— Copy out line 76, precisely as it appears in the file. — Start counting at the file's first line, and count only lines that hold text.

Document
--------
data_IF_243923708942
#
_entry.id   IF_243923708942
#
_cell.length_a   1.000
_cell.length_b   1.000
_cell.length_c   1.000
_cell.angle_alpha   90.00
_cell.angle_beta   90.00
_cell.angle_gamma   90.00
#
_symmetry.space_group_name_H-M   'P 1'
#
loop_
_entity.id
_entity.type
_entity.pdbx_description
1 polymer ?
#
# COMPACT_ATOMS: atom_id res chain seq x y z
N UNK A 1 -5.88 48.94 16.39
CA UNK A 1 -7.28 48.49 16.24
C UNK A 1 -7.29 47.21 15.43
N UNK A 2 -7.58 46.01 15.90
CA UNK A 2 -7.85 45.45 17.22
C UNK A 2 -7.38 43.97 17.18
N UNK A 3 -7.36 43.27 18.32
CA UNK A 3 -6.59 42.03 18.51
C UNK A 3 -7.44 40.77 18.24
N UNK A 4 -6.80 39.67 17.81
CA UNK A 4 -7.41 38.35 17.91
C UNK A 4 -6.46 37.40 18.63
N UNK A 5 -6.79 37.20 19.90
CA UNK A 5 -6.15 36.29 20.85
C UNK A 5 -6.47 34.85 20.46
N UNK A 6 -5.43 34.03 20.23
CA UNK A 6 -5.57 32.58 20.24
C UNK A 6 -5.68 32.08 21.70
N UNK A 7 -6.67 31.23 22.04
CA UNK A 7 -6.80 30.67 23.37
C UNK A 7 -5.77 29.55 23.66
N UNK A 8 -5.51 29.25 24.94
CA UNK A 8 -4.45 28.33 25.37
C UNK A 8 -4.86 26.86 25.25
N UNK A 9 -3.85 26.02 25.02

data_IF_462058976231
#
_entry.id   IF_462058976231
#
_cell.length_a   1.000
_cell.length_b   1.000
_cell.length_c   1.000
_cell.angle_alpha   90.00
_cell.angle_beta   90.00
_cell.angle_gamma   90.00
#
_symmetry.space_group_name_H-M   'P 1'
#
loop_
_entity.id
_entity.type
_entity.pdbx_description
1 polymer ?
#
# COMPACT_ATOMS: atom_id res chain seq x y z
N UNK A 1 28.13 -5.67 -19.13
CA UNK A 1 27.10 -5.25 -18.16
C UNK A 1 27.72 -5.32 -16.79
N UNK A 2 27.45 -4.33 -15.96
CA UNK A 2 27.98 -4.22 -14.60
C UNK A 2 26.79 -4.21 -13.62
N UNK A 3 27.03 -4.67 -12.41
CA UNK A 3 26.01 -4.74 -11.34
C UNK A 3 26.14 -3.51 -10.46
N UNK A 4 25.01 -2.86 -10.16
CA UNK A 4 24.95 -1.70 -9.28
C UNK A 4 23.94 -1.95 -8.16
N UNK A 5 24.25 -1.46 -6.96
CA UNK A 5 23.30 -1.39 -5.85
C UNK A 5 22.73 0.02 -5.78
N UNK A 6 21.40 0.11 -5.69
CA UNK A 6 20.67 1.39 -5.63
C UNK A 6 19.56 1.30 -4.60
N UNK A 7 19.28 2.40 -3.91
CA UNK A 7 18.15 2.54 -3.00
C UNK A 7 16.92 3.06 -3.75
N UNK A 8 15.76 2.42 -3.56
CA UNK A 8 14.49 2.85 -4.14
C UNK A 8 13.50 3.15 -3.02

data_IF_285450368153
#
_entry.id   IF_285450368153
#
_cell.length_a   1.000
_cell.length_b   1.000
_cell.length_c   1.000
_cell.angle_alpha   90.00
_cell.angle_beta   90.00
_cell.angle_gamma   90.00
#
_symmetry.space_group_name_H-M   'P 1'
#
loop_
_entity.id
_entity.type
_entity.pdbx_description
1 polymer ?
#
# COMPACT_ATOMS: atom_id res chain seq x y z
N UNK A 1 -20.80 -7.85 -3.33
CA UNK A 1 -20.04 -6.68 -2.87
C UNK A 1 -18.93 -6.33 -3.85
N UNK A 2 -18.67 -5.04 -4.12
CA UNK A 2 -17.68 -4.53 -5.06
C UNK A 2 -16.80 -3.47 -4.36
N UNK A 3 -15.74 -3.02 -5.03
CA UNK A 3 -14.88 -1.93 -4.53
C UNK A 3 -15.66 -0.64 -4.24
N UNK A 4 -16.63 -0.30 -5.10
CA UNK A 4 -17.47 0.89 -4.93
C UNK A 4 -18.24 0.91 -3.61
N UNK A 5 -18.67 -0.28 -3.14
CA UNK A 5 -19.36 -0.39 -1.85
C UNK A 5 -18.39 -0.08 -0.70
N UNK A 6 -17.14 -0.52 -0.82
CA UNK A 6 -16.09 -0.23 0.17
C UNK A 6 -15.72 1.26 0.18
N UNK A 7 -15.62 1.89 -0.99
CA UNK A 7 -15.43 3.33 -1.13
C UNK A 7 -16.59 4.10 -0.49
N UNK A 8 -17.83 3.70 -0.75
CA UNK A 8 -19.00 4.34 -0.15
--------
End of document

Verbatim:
CA UNK A 4 24.95 -1.70 -9.28